Given the recent uproar over the Canadian Radio-television Telecommunications Commission’s (CRTC) decision that usage-based billing was an acceptable practice, you might think Canadians are eager to see the out-of-touch regulator canned.
But that’s not the case at all. Perhaps it was a Valentine’s Day phenomenon that had Canadians looking into their hearts to find a place for the CRTC, but a recent poll conducted for ITBusiness.ca by Delvinia Data Collection shows most of us aren’t ready to banish the regulator entirely.
Although about one-quarter of respondents thought the regulator “should be scrapped, 58 per cent said that “in some situations, the CRTC plays an important role.” Another 17 per cent said the CRTC “still plays a major role in regulating Canada’s communications.”
This AskingCanadians poll of 1052 respondents was conducted for ITBusiness.ca. The data was collected from February 11th to February 14th. AskingCanadians is an online survey community with a panel of more than 160,000 members across Canada.
With Industry Minister Tony Clement overturning a CRTC decision to disallow Wind Mobile’s operating licence because of foreign ownership concerns in 2009, and a promise to reverse the decision on usage-based billing unless the CRTC reviewed it first, some Canadians might have been left wondering what power the regulator really has. But aside from these decisions that captured media attention and political opportunism on the part of the Conservative government, the CRTC attends to a daily agenda that is important, yet not widely publicized.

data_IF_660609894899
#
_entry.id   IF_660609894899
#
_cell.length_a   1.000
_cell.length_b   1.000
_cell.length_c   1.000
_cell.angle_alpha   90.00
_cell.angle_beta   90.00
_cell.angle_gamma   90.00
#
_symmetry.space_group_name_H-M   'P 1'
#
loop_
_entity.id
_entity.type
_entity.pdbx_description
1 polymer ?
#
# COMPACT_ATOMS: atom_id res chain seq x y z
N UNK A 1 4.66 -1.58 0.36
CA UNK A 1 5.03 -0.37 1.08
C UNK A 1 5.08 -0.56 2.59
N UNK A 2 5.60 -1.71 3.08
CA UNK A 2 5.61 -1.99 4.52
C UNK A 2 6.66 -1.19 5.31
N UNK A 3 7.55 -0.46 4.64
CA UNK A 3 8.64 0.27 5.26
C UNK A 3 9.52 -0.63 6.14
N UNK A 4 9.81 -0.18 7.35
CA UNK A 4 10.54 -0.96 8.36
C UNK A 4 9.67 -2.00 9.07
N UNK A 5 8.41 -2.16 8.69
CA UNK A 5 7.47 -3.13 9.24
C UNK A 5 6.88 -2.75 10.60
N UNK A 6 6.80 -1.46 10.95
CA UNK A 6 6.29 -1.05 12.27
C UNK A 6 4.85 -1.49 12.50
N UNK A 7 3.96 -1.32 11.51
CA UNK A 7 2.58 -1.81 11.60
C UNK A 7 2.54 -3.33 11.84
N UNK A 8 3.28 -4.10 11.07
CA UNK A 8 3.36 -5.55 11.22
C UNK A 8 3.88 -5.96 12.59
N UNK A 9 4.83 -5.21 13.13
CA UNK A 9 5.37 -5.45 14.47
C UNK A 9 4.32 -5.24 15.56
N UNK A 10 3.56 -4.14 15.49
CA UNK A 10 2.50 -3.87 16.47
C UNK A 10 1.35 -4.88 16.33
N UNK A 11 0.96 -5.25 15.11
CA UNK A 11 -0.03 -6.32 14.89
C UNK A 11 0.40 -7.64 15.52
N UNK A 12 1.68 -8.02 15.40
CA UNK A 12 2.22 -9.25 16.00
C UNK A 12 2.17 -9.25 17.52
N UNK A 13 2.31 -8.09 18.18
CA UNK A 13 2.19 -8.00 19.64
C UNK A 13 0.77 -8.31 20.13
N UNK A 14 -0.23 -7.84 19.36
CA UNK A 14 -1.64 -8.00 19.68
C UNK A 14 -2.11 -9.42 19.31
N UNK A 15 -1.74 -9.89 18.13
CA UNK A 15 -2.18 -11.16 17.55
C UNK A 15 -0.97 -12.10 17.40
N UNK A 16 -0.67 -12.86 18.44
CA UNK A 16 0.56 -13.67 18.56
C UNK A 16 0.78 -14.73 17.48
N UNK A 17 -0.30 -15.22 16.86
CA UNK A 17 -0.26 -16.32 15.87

Take for example a June 2009 decision by the regulator that all broadcast programming must be closed captioned. The new policy required broadcasts to provide captions for all day time programming, and all overnight programming when captions were available. It also requires that commercials and promotions be closed caption by the end of each broadcaster’s next licence term.
Here, the regulator improved access to broadcast television for the hearing impaired, those learning to read and speak a second language, and even those who watch muted TVs (like at the gym, or in restaurants). Without the CRTC, it’s doubtful that broadcasters would voluntarily take on the expense and work required to improve accessibility, since it doesn’t result in more profit.
Perhaps Canadians have a soft spot for the CRTC just because they can’t imagine life without it. Almost three-quarters of poll respondents said they had been aware of the regulator for many years. Another 15 per cent had learned about the CRTC in the last couple of years, and only five per cent had never heard of the CRTC.
So when it comes to determining the best way to regulate communications in Canada, we seem to prefer the devil we know.
Joining the AskingCanadians panel is free to Canadians who are in the age of majority in the provinces they reside, or have the permission of their parents or legal guardian. Qu’en pensez-vous is the sister community in Quebec. AskingCanadians is owned and operated by Delvinia Data Collection for more information go to http://www.delvinia.com/askingcanadians.